China Vows Crackdown on Financial Fraud in Rural Areas
(Beijing) — Worried about an increase in financial fraud that is often directed at unsophisticated rural areas, China is urging banks to offer more internet and mobile-based financial products to farmers while pledging to combat financial scams.
The State Council and the Central Committee of the Communist Party issued a policy statement Sunday subtly modifying last year’s wording on developing internet finance in rural areas. While last year’s call was to develop internet and mobile-based financial services in rural areas, this year’s document emphasized the role of financial institutions by encouraging banks to use internet technologies to provide microloans, payment services and insurance to farmers.
The changes come as concerns rise over widespread financial fraud targeting the rural population. Many of the schemes involve online wealth planning and investment products that promise quick returns and low investment thresholds through internet platforms such as peer-to-peer (P2P) lending.
According to the Ministry of Public Security, the number of illegal fundraising cases overall increased by 71% in 2015 compared with a year earlier to 6,000, and the total money involved rose by 57% in 2015 to about 250 billion yuan ($36.5 billion). In the first quarter of 2016, about 2,300 illegal fundraising cases were filed.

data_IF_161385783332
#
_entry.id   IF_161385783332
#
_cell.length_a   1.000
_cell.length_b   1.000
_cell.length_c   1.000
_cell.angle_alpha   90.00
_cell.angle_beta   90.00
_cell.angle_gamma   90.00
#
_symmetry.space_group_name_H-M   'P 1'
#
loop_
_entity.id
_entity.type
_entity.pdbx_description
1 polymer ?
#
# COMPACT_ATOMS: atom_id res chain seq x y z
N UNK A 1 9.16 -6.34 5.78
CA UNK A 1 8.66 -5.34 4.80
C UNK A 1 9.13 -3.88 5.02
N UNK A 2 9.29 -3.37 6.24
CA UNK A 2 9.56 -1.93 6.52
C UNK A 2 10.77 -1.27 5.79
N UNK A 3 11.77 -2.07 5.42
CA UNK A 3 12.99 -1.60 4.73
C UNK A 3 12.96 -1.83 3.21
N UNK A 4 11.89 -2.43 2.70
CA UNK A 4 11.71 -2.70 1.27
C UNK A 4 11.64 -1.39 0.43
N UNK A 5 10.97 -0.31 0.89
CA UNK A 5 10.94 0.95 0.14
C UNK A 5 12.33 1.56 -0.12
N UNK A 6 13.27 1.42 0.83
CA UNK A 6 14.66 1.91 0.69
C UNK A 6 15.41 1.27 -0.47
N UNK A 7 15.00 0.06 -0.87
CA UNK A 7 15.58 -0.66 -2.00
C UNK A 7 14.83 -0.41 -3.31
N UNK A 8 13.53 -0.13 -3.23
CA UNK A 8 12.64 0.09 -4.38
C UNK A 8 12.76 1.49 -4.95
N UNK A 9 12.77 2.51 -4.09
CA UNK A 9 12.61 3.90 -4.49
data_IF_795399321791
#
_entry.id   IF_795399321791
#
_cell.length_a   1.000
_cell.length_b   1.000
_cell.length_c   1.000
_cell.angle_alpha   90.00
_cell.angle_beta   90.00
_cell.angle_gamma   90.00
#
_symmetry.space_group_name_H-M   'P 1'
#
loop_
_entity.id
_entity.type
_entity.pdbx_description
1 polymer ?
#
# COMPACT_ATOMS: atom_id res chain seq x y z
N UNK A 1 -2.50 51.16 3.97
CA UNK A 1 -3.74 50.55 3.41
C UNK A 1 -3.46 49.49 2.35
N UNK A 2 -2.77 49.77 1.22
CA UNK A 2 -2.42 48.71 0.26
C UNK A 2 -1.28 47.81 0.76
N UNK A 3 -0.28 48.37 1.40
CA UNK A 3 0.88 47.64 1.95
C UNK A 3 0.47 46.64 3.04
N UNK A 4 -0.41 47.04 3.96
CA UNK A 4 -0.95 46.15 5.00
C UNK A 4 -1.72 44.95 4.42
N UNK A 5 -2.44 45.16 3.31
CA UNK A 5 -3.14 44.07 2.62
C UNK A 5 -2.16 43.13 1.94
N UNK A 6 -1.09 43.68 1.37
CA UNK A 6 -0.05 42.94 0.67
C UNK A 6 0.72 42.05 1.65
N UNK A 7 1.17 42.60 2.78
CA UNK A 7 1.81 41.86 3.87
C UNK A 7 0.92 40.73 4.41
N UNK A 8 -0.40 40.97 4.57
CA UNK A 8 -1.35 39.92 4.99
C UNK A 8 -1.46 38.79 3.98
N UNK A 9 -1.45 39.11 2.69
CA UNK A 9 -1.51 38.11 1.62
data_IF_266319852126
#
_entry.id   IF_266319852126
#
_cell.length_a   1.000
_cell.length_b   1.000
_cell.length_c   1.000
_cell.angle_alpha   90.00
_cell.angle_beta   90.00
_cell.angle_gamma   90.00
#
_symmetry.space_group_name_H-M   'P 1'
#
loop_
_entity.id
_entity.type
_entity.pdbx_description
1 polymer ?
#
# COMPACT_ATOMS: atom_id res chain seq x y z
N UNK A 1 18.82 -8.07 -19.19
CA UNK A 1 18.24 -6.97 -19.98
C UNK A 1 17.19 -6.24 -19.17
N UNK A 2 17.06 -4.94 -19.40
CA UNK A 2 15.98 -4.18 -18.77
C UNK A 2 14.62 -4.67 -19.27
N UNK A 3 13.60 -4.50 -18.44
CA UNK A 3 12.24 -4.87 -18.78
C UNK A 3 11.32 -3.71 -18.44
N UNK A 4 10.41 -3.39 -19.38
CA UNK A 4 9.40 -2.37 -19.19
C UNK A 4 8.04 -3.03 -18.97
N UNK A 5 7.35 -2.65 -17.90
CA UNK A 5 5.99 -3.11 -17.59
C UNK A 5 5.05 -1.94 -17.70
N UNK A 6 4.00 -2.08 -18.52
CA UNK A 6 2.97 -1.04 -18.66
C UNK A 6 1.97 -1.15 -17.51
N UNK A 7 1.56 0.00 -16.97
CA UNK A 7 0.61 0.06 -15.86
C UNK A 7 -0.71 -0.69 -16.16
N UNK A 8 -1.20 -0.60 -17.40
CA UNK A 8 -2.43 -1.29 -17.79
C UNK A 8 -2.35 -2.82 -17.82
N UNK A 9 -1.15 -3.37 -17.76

The internet has been increasingly used as the platform for financial scams under the cover of financial innovation. In late 2015, the government closed Ezubo, a peer-to-peer lending website that investigators said swindled 900,000 small investors out of more than 50 billion yuan through a Ponzi scheme. Twenty-one people running the site were detained, according to the official Xinhua News Agency.
The Beijing Times newspaper reported last year that an investment company in Henan collected nearly 200 million yuan from more than 4,000 rural households with fake P2P investment plans in an apparent Ponzi scheme.
This year’s policy for the first time called for a crackdown on illegal fund-raising and financial fraud in rural areas.
Since last year, the State Council, China’s cabinet, has initiated a nationwide campaign to better regulate internet finance and clamp down on financial fraud, said an official at the China Banking Regulatory Commission. This year’s policy put an emphasis on those efforts in rural areas.
The Sunday document outlined the major works and reform agenda for China’s rural area and agriculture sector this year. It is the 14th year that the central government dedicated the annual policy to rural development.
The document highlighted reforms in the rural financial system by offering more diverse and convenient services to farmers, said Bai Chengyu, secretary of the China Association of Microfinance. He added that financial products offered by internet companies haven’t shown an actual benefit to rural production. And it will be a more effective way to help farmers by encouraging financial institutions to offer new services using new technologies.
Contact reporter Han Wei (firstname.lastname@example.org)
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